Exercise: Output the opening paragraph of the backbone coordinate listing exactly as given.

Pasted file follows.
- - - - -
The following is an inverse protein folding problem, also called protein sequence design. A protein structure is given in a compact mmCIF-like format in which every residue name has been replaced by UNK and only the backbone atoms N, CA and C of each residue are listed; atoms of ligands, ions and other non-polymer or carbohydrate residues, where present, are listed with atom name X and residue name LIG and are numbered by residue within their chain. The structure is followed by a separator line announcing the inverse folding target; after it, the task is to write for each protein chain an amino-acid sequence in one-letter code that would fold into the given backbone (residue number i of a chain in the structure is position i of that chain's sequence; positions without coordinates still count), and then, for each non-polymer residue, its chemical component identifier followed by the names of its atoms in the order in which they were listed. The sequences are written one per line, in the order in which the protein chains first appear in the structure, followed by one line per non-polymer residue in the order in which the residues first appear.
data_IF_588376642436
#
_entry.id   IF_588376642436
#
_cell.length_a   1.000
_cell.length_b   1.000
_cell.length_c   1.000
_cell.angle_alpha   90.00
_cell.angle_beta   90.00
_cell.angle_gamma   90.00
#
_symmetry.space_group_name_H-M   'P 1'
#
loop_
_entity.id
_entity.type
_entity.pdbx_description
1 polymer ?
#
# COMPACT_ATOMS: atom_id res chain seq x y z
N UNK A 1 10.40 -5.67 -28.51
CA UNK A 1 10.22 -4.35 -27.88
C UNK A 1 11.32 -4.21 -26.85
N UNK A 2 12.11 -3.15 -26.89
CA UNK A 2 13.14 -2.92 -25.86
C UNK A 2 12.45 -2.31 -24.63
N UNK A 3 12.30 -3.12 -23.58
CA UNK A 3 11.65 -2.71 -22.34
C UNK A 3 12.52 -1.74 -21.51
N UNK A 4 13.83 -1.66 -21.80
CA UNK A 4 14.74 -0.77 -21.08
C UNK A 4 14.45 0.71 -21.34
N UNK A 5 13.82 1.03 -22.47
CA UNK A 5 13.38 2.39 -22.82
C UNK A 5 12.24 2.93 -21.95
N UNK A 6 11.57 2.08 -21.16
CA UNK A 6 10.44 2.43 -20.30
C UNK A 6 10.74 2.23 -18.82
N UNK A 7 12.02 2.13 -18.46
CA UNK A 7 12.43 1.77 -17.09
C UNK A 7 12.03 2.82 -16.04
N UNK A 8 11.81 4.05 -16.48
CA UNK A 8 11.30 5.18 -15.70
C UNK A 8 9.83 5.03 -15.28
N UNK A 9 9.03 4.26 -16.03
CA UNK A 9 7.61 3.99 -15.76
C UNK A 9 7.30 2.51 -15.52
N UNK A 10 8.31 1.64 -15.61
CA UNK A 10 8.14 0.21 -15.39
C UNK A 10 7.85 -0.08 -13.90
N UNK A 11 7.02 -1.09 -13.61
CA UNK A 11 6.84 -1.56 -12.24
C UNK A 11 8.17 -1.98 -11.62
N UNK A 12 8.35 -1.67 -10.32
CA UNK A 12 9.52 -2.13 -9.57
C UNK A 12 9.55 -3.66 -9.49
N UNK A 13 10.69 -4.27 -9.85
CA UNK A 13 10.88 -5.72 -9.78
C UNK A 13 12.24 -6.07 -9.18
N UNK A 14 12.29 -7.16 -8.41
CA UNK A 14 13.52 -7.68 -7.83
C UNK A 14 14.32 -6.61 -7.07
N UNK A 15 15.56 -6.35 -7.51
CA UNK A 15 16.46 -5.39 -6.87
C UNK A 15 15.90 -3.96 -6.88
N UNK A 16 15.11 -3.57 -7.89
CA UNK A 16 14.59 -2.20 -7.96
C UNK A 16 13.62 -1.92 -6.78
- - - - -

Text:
The following is an inverse protein folding problem, also called protein sequence design. A protein structure is given in a compact mmCIF-like format in which every residue name has been replaced by UNK and only the backbone atoms N, CA and C of each residue are listed; atoms of ligands, ions and other non-polymer or carbohydrate residues, where present, are listed with atom name X and residue name LIG and are numbered by residue within their chain. The structure is followed by a separator line announcing the inverse folding target; after it, the task is to write for each protein chain an amino-acid sequence in one-letter code that would fold into the given backbone (residue number i of a chain in the structure is position i of that chain's sequence; positions without coordinates still count), and then, for each non-polymer residue, its chemical component identifier followed by the names of its atoms in the order in which they were listed. The sequences are written one per line, in the order in which the protein chains first appear in the structure, followed by one line per non-polymer residue in the order in which the residues first appear.